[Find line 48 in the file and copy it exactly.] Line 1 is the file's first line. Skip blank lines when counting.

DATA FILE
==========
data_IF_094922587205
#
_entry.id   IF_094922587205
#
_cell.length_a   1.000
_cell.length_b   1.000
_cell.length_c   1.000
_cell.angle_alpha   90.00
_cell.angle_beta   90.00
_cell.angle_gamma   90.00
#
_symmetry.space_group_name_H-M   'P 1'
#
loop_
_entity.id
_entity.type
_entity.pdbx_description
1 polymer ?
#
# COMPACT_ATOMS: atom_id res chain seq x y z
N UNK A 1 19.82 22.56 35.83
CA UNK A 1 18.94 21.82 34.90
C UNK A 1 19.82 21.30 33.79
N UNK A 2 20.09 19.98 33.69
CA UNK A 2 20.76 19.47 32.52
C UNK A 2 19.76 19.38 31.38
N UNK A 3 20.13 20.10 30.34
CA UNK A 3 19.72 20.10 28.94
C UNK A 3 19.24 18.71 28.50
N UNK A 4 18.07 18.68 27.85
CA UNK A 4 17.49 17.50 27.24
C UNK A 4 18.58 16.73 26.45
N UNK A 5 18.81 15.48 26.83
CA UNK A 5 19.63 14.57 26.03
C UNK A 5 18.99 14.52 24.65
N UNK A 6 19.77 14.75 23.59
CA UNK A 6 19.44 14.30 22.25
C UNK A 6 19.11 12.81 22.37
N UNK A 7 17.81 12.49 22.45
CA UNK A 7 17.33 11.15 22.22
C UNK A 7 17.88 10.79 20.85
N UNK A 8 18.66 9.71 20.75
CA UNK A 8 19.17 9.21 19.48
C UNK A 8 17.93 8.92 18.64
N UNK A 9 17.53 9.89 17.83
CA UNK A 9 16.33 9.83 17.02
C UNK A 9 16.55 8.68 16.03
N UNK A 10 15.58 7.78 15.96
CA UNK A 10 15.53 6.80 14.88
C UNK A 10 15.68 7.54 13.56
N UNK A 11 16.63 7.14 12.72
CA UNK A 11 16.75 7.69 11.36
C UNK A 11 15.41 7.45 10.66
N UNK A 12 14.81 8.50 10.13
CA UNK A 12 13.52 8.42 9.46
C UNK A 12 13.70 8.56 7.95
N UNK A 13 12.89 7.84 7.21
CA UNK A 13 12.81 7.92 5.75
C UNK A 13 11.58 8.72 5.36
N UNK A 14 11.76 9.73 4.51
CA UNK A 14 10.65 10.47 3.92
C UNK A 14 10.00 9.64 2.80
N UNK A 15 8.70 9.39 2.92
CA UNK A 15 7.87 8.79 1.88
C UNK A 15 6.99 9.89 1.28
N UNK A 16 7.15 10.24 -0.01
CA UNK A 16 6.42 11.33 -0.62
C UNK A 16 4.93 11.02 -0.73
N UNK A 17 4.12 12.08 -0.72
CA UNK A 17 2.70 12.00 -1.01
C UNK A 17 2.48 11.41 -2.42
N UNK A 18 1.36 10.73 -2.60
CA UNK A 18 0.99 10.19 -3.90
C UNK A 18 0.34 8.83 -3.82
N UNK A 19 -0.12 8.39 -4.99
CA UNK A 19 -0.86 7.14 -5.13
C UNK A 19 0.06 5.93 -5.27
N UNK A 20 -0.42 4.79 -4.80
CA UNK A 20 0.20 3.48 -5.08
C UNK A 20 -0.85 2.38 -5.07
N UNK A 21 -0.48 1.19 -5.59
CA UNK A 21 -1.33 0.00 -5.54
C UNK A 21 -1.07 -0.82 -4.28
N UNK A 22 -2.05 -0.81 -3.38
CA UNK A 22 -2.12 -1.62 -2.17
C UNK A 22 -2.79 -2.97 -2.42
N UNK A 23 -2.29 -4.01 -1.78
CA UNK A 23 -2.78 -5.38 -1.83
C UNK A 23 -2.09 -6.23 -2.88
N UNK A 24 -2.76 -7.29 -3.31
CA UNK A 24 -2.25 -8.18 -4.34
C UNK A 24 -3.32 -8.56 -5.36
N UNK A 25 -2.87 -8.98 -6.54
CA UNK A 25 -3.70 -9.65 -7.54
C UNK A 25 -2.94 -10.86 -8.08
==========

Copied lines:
N UNK A 10 15.58 7.78 15.96